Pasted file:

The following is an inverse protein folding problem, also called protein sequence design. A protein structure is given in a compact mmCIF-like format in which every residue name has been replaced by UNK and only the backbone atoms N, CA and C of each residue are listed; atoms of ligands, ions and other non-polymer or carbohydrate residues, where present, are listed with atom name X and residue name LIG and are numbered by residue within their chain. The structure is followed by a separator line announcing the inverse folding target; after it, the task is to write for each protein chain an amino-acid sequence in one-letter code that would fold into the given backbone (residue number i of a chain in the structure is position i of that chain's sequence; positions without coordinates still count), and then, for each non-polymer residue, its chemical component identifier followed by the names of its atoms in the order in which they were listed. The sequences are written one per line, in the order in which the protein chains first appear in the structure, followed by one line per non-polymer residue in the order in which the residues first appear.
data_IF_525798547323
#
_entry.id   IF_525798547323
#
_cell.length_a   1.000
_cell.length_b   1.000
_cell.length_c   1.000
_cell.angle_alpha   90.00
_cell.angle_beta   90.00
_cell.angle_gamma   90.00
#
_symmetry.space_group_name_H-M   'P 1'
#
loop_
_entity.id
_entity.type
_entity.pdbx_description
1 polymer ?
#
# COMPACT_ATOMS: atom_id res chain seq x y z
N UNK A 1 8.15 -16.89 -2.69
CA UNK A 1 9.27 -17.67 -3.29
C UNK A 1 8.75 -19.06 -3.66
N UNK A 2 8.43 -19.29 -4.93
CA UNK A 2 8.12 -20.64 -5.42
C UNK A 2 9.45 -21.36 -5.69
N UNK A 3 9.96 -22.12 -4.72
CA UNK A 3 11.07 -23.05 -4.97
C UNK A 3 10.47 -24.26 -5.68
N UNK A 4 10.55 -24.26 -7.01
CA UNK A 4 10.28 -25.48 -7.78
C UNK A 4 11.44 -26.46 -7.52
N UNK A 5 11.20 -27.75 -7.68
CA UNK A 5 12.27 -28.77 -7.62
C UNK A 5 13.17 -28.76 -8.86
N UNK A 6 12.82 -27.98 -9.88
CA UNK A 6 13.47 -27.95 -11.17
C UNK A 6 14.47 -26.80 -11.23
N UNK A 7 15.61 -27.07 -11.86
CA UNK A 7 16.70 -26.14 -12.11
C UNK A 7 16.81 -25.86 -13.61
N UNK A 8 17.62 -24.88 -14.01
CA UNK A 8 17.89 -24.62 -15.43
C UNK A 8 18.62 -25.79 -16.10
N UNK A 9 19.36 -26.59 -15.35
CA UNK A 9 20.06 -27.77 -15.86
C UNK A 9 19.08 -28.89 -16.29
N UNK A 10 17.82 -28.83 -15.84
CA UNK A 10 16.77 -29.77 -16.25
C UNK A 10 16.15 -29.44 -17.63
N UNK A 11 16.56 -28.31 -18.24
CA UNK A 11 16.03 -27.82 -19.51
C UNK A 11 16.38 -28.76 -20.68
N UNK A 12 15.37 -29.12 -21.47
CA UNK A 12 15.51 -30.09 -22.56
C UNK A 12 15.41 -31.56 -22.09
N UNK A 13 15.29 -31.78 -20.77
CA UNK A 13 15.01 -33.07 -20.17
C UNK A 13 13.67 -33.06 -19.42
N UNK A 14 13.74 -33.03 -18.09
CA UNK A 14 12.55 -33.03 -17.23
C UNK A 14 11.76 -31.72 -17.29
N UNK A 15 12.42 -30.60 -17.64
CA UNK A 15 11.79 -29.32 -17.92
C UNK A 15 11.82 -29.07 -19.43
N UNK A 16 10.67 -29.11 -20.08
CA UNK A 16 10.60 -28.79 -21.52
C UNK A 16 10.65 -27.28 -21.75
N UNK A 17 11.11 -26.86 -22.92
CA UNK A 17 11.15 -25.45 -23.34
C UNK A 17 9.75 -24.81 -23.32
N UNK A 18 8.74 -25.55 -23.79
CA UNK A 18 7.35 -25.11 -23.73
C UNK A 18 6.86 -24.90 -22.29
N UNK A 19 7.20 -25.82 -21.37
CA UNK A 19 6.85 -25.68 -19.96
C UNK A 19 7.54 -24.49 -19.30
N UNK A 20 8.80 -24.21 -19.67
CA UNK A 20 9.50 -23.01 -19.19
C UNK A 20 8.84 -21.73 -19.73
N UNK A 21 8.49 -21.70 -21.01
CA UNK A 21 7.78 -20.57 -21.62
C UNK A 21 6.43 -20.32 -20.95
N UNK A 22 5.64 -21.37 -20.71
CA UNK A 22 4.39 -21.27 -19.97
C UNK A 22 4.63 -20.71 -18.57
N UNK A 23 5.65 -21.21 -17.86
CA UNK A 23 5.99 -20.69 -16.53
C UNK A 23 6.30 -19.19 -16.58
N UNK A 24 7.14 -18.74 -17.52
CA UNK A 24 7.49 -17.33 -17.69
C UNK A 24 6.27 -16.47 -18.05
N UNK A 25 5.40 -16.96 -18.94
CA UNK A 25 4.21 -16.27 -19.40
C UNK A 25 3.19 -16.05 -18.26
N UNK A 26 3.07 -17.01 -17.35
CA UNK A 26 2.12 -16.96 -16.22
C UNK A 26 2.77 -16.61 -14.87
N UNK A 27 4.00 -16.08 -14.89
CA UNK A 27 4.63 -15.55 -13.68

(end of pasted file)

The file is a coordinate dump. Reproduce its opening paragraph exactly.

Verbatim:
The following is an inverse protein folding problem, also called protein sequence design. A protein structure is given in a compact mmCIF-like format in which every residue name has been replaced by UNK and only the backbone atoms N, CA and C of each residue are listed; atoms of ligands, ions and other non-polymer or carbohydrate residues, where present, are listed with atom name X and residue name LIG and are numbered by residue within their chain. The structure is followed by a separator line announcing the inverse folding target; after it, the task is to write for each protein chain an amino-acid sequence in one-letter code that would fold into the given backbone (residue number i of a chain in the structure is position i of that chain's sequence; positions without coordinates still count), and then, for each non-polymer residue, its chemical component identifier followed by the names of its atoms in the order in which they were listed. The sequences are written one per line, in the order in which the protein chains first appear in the structure, followed by one line per non-polymer residue in the order in which the residues first appear.